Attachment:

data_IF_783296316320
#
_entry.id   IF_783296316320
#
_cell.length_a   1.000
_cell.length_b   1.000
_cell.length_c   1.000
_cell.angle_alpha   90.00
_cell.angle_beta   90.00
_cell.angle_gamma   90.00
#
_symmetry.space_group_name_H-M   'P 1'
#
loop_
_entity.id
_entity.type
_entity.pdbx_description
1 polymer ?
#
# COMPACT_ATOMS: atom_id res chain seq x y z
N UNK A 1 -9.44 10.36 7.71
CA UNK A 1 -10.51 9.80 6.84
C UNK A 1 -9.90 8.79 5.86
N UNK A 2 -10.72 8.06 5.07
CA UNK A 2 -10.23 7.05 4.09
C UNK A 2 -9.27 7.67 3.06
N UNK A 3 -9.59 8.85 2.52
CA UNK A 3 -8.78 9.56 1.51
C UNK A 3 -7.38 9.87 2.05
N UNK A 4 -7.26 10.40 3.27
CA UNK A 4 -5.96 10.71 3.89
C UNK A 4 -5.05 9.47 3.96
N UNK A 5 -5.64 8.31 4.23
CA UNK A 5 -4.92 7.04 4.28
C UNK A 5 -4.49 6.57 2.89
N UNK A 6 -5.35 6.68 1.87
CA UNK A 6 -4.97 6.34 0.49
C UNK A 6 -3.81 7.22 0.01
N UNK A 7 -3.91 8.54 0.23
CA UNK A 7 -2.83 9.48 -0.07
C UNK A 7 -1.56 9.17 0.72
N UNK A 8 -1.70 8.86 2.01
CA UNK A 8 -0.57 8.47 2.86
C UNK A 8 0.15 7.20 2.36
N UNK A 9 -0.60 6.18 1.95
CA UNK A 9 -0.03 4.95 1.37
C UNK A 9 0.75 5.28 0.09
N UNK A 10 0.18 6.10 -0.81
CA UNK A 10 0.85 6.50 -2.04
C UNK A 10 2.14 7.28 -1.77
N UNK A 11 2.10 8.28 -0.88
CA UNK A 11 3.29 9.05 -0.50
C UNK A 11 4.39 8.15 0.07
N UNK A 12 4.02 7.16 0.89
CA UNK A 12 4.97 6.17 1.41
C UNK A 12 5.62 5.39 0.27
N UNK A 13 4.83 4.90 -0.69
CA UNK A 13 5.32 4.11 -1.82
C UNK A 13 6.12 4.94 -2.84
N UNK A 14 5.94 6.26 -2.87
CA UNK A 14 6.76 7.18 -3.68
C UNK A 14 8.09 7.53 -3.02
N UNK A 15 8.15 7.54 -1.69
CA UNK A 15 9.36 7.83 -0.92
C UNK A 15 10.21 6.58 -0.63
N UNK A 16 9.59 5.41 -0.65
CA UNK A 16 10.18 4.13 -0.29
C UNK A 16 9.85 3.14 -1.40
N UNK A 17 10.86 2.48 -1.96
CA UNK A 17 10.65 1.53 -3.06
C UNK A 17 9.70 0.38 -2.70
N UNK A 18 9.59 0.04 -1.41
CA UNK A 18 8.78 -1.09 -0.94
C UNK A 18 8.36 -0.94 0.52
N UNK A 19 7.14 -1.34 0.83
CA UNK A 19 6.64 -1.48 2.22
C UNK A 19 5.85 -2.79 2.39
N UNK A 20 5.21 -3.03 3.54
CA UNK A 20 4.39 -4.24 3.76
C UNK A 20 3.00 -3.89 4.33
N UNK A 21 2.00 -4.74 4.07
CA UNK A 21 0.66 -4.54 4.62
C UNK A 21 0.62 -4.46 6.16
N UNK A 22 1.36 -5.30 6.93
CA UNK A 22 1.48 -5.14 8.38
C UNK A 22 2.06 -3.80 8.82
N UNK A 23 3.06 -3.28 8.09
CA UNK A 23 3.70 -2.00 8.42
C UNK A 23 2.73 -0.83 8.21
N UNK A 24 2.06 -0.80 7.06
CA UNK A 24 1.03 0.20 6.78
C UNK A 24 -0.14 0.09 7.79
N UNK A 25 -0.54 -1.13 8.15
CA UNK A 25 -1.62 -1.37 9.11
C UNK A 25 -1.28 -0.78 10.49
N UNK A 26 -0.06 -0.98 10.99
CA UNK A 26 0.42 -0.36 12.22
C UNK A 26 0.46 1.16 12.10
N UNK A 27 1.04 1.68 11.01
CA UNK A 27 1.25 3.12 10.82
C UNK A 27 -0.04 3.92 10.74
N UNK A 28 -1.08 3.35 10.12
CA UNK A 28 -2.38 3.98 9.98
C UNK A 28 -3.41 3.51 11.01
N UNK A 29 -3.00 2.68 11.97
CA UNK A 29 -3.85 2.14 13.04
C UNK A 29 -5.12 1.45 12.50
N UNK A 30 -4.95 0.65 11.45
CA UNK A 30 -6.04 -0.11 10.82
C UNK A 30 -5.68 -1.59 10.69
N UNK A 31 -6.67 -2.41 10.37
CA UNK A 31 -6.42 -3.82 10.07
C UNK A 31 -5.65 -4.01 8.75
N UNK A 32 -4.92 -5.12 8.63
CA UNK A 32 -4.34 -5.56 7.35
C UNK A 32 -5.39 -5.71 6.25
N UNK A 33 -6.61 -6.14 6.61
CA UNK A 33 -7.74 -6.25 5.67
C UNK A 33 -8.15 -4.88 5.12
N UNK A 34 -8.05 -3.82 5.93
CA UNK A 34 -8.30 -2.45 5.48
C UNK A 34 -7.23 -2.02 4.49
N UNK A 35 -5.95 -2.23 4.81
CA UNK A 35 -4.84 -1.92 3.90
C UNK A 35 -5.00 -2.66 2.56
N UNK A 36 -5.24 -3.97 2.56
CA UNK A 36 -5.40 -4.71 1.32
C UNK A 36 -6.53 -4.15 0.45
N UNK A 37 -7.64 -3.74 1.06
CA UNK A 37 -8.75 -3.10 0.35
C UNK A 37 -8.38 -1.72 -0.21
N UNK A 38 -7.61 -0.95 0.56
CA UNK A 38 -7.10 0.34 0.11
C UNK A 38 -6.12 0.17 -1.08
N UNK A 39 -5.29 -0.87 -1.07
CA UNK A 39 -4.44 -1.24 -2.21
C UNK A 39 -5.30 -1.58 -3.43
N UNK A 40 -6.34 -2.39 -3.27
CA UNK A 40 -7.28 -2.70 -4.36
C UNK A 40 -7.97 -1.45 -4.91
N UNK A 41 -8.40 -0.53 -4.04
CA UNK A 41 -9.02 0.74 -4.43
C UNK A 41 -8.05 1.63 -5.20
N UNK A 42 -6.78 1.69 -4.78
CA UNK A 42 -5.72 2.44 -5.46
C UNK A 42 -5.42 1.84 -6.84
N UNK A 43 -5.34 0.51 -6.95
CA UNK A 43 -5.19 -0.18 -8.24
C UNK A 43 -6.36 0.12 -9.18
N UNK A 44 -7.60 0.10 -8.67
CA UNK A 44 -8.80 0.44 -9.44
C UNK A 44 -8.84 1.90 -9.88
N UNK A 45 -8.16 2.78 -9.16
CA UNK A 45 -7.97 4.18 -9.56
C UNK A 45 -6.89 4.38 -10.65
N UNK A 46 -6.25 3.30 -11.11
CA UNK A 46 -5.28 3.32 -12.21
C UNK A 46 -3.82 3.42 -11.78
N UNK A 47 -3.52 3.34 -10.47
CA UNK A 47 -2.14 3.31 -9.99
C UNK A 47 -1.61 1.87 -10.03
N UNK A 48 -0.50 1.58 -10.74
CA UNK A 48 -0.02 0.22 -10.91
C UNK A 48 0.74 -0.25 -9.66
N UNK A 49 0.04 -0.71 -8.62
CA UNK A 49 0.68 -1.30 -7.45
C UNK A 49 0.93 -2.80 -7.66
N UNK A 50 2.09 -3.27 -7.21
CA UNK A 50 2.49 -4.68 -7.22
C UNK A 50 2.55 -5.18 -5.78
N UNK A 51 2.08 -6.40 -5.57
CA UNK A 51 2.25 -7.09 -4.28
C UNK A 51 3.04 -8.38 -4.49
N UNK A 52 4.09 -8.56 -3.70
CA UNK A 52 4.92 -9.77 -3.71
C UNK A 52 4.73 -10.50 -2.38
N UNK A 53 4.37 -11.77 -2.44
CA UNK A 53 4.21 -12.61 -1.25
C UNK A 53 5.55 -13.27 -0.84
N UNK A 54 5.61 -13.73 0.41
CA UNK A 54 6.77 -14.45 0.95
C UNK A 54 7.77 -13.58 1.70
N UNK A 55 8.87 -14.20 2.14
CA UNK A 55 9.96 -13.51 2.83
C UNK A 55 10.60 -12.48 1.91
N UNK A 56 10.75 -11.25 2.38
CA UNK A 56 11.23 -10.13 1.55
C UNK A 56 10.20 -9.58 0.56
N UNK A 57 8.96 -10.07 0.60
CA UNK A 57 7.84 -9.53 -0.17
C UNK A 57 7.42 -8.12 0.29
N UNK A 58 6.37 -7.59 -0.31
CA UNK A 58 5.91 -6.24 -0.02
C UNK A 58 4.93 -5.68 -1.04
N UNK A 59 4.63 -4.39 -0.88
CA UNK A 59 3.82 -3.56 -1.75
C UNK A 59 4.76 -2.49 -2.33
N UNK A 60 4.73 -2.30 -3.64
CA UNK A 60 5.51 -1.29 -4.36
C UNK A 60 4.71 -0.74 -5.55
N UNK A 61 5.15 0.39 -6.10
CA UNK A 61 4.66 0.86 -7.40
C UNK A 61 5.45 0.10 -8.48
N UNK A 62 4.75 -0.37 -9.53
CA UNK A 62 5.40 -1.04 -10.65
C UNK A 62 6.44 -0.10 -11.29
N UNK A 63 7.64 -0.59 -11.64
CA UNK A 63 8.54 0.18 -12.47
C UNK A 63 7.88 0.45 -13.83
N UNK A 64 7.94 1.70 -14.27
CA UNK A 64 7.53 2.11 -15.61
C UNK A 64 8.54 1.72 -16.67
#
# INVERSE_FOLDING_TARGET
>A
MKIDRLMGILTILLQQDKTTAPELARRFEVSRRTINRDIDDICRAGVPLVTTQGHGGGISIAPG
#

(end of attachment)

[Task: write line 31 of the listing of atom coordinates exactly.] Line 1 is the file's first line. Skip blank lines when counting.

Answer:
CA UNK A 4 -5.96 10.71 3.89